A new function supported by the three dimensional smoothing factors lookup table and embodied in the present invention is termed "projector matching". This function makes multiple arrayed projectors look and behave in a similar manner when projecting their combined raster images. With the projector matching function, the brightness, contrast and gamma behaviors (as defined by the relationship of electrical input to light output) is controlled for each of the red, green, and blue channels for each projector in the system.
This is accomplished by displaying a special pattern inserted in the present invention's imaging system by a special pattern generator. Next, the output characteristics of each individual projector are measured through a calibrated measuring device (such as a sensitive video camera) and this information is directed to a control computer. A calibrated feedback system is created that, when applied to the three dimensional smoothing factors lookup table of the present system, produces a higher level of refinement and image matching adjustment than can be achieved from the internal adjustment circuits of the individual projectors. The projector matching function masks artifacts and projection aberrations caused by the physics of the projection lenses used and the discontinuously reflective or transmissive portions of the screen used to display the composite raster image.
A smoothing factors lookup table is set up for each projector on each of its red, green, and blue channels. The smoothing factors lookup table is independent of the graphic resolution of the raster image that each projector is portraying. It can be thought of as a control layer existing above the image layer. The smoothing factors lookup table values exist in a fixed location relationship to the underlying image. Hence, it is "in register" with the underlying image and elements of the lookup table influence prescribed locations of the projected raster image.
One way to describe the smoothing factors lookup table is through its characteristic relationship to the projection screen. Projectors may present images in as widely diverse formats as 640 pixels by 480 pixels to 2048 pixels by 2048 pixels, or even larger sizes. These images are typically presented on the same sized screen although the information content of the large resolution format is over a dozen times the information content of the small resolution format. However, the same number of smoothing factors is applied to the underlying video image.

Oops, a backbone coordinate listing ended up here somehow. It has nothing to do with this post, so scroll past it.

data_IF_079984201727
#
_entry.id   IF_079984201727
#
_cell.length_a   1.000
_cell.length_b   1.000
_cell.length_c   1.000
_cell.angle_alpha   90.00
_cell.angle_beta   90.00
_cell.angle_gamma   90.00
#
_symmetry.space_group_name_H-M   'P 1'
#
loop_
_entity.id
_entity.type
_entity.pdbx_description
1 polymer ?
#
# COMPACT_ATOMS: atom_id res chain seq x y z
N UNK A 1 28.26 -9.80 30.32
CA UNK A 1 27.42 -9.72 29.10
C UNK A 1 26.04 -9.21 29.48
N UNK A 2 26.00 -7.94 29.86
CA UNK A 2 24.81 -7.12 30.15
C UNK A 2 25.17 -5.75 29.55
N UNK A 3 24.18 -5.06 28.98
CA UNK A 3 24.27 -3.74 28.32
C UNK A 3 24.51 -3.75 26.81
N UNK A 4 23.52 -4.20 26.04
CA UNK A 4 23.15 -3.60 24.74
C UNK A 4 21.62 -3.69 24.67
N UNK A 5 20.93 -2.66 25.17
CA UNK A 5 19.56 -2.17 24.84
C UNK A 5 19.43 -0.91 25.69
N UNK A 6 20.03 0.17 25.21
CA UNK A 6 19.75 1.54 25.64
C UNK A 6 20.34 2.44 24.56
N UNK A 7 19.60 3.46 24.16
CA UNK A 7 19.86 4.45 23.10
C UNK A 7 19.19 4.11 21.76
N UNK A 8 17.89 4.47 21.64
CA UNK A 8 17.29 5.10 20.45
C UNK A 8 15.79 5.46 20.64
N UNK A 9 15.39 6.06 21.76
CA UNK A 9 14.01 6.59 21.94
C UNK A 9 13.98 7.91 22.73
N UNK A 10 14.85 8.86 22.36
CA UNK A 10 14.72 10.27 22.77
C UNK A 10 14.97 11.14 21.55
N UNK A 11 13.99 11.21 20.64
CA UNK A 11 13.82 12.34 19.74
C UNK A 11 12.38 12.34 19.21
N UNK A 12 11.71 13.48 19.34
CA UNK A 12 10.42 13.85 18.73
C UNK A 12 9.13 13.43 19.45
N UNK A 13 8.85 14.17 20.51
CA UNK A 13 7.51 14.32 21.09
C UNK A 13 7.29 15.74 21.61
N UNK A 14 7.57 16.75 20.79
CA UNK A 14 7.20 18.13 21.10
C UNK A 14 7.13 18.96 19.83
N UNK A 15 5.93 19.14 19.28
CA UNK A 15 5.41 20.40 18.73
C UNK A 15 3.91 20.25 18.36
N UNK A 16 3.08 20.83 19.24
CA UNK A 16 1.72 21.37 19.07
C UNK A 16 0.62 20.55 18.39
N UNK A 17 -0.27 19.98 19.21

Each element of the smoothing factors lookup table controls a predetermined detail element of the raster image, and circuitry in the present system smoothly transitions the effect of each individual element to the next so that the number of samples in the lookup table behave as "way points" on a two dimensional layer. This layer is used to attenuate the underlying image in such a manner as to modify its appearance on the projection screen. In this application, the modification performs the function of more precisely matching the behavior of one projector to the next in the array of projectors.
The pattern generator in combination with the measuring system allows one to define brightness, contrast, and gamma characteristics for each projector. A reverse function is generated through a comparison step that compares each projector's characteristics to its neighboring projectors in the projector array. Within tolerances determined by the user setting up the projectors for the present system, the measuring system guides user-controlled refinement of projector behavior from the controls available to the circuits internal to the projectors, and then to the refinements available through application of the smoothing factors.